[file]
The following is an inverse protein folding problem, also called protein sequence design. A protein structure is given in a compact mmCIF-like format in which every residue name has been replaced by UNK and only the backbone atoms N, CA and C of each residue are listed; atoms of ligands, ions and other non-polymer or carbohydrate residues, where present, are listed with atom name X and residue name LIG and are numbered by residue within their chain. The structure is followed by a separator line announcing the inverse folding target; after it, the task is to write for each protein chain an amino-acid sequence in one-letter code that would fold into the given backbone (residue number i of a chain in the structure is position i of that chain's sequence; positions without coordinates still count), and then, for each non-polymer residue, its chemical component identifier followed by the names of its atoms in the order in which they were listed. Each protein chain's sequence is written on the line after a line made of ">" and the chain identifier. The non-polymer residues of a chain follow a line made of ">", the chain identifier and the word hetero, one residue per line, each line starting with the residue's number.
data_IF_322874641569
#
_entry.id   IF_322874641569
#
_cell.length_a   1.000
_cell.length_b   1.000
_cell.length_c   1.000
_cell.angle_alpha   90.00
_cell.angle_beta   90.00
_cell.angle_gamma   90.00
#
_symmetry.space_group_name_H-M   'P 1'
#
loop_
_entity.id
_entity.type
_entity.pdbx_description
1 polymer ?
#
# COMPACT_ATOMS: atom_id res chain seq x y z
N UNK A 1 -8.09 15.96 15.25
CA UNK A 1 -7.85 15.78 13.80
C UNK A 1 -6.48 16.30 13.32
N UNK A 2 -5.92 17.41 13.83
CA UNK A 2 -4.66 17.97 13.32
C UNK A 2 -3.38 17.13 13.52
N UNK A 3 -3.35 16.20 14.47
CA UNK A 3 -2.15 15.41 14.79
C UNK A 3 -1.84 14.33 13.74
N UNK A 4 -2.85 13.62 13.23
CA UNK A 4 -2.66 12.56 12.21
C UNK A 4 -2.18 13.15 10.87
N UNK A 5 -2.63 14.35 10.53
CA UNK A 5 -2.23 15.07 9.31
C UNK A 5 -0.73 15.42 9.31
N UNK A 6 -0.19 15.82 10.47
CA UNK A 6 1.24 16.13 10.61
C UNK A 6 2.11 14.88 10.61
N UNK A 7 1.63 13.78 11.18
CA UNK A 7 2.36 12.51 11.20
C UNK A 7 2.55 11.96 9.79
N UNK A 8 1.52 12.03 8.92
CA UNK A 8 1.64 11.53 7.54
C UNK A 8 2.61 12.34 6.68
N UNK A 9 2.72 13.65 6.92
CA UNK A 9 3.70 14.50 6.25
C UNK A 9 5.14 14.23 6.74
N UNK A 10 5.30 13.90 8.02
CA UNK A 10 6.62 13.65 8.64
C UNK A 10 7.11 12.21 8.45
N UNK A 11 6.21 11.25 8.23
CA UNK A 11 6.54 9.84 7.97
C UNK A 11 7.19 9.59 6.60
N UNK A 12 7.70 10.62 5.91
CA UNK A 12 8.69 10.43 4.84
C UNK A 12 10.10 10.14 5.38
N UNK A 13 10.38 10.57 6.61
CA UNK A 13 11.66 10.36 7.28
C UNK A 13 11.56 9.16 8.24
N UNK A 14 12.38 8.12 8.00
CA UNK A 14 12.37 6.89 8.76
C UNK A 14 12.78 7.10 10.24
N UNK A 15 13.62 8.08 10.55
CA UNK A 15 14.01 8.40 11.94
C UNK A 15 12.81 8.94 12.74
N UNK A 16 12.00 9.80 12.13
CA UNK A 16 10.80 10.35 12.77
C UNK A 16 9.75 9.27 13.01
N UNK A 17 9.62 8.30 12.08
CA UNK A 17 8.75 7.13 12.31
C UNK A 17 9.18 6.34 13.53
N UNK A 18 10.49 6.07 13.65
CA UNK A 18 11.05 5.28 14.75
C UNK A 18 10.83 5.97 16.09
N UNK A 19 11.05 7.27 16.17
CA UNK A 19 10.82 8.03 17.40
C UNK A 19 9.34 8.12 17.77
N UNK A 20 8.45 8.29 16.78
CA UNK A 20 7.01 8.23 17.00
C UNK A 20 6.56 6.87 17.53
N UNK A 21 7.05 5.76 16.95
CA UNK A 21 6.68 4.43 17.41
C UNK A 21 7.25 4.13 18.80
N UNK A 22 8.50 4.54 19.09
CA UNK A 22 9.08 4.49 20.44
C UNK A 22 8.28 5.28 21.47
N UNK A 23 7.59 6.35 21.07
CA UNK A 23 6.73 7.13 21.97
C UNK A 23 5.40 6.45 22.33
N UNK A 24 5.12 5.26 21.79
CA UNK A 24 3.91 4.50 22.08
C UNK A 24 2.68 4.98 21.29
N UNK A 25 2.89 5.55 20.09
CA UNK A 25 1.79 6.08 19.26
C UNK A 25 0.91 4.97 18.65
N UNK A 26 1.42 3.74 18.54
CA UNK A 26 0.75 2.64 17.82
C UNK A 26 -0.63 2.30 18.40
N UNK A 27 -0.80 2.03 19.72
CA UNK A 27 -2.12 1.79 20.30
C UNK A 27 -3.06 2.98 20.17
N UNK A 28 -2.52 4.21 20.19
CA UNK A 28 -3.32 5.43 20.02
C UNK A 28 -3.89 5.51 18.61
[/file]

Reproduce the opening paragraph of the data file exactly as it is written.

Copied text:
The following is an inverse protein folding problem, also called protein sequence design. A protein structure is given in a compact mmCIF-like format in which every residue name has been replaced by UNK and only the backbone atoms N, CA and C of each residue are listed; atoms of ligands, ions and other non-polymer or carbohydrate residues, where present, are listed with atom name X and residue name LIG and are numbered by residue within their chain. The structure is followed by a separator line announcing the inverse folding target; after it, the task is to write for each protein chain an amino-acid sequence in one-letter code that would fold into the given backbone (residue number i of a chain in the structure is position i of that chain's sequence; positions without coordinates still count), and then, for each non-polymer residue, its chemical component identifier followed by the names of its atoms in the order in which they were listed. Each protein chain's sequence is written on the line after a line made of ">" and the chain identifier. The non-polymer residues of a chain follow a line made of ">", the chain identifier and the word hetero, one residue per line, each line starting with the residue's number.